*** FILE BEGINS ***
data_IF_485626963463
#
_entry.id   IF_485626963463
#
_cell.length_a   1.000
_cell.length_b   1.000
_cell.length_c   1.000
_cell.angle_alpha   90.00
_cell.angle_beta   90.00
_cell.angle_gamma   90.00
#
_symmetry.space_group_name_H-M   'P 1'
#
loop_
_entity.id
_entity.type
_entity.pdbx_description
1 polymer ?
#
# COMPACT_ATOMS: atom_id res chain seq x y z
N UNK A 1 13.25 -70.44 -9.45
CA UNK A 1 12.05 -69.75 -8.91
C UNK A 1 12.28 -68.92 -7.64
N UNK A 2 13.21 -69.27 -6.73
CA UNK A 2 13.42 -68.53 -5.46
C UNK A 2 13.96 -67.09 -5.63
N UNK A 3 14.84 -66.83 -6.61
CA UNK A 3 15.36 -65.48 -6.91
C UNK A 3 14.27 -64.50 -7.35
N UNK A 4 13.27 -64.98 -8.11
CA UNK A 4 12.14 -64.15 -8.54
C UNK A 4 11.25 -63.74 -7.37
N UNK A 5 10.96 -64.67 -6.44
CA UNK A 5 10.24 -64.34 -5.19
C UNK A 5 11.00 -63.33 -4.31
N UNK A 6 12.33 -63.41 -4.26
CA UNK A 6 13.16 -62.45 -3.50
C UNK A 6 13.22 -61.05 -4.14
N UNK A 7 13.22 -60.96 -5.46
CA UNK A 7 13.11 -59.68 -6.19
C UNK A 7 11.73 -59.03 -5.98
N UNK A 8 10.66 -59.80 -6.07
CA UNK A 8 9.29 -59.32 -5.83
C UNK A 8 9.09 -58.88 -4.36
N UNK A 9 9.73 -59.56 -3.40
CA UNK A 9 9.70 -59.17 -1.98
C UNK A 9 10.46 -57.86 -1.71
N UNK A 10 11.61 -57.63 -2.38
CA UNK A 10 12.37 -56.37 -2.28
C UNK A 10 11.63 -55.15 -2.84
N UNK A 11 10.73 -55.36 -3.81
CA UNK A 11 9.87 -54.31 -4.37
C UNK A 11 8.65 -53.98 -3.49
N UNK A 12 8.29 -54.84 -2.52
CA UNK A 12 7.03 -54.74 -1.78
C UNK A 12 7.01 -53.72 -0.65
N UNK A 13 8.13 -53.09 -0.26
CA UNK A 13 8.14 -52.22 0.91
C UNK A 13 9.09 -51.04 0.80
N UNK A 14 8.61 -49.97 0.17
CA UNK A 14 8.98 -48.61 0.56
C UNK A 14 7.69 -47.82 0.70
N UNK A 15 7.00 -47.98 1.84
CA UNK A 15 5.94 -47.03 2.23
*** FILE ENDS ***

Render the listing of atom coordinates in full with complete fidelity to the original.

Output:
data_IF_485626963463
#
_entry.id   IF_485626963463
#
_cell.length_a   1.000
_cell.length_b   1.000
_cell.length_c   1.000
_cell.angle_alpha   90.00
_cell.angle_beta   90.00
_cell.angle_gamma   90.00
#
_symmetry.space_group_name_H-M   'P 1'
#
loop_
_entity.id
_entity.type
_entity.pdbx_description
1 polymer ?
#
# COMPACT_ATOMS: atom_id res chain seq x y z
N UNK A 1 13.25 -70.44 -9.45
CA UNK A 1 12.05 -69.75 -8.91
C UNK A 1 12.28 -68.92 -7.64
N UNK A 2 13.21 -69.27 -6.73
CA UNK A 2 13.42 -68.53 -5.46
C UNK A 2 13.96 -67.09 -5.63
N UNK A 3 14.84 -66.83 -6.61
CA UNK A 3 15.36 -65.48 -6.91
C UNK A 3 14.27 -64.50 -7.35
N UNK A 4 13.27 -64.98 -8.11
CA UNK A 4 12.14 -64.15 -8.54
C UNK A 4 11.25 -63.74 -7.37
N UNK A 5 10.96 -64.67 -6.44
CA UNK A 5 10.24 -64.34 -5.19
C UNK A 5 11.00 -63.33 -4.31
N UNK A 6 12.33 -63.41 -4.26
CA UNK A 6 13.16 -62.45 -3.50
C UNK A 6 13.22 -61.05 -4.14
N UNK A 7 13.22 -60.96 -5.46
CA UNK A 7 13.11 -59.68 -6.19
C UNK A 7 11.73 -59.03 -5.98
N UNK A 8 10.66 -59.80 -6.07
CA UNK A 8 9.29 -59.32 -5.83
C UNK A 8 9.09 -58.88 -4.36
N UNK A 9 9.73 -59.56 -3.40
CA UNK A 9 9.70 -59.17 -1.98
C UNK A 9 10.46 -57.86 -1.71
N UNK A 10 11.61 -57.63 -2.38
CA UNK A 10 12.37 -56.37 -2.28
C UNK A 10 11.63 -55.15 -2.84
N UNK A 11 10.73 -55.36 -3.81
CA UNK A 11 9.87 -54.31 -4.37
C UNK A 11 8.65 -53.98 -3.49
N UNK A 12 8.29 -54.84 -2.52
CA UNK A 12 7.03 -54.74 -1.78
C UNK A 12 7.01 -53.72 -0.65
N UNK A 13 8.13 -53.09 -0.26
CA UNK A 13 8.14 -52.22 0.91
C UNK A 13 9.09 -51.04 0.80
N UNK A 14 8.61 -49.97 0.17
CA UNK A 14 8.98 -48.61 0.56
C UNK A 14 7.69 -47.82 0.70
N UNK A 15 7.00 -47.98 1.84
CA UNK A 15 5.94 -47.03 2.23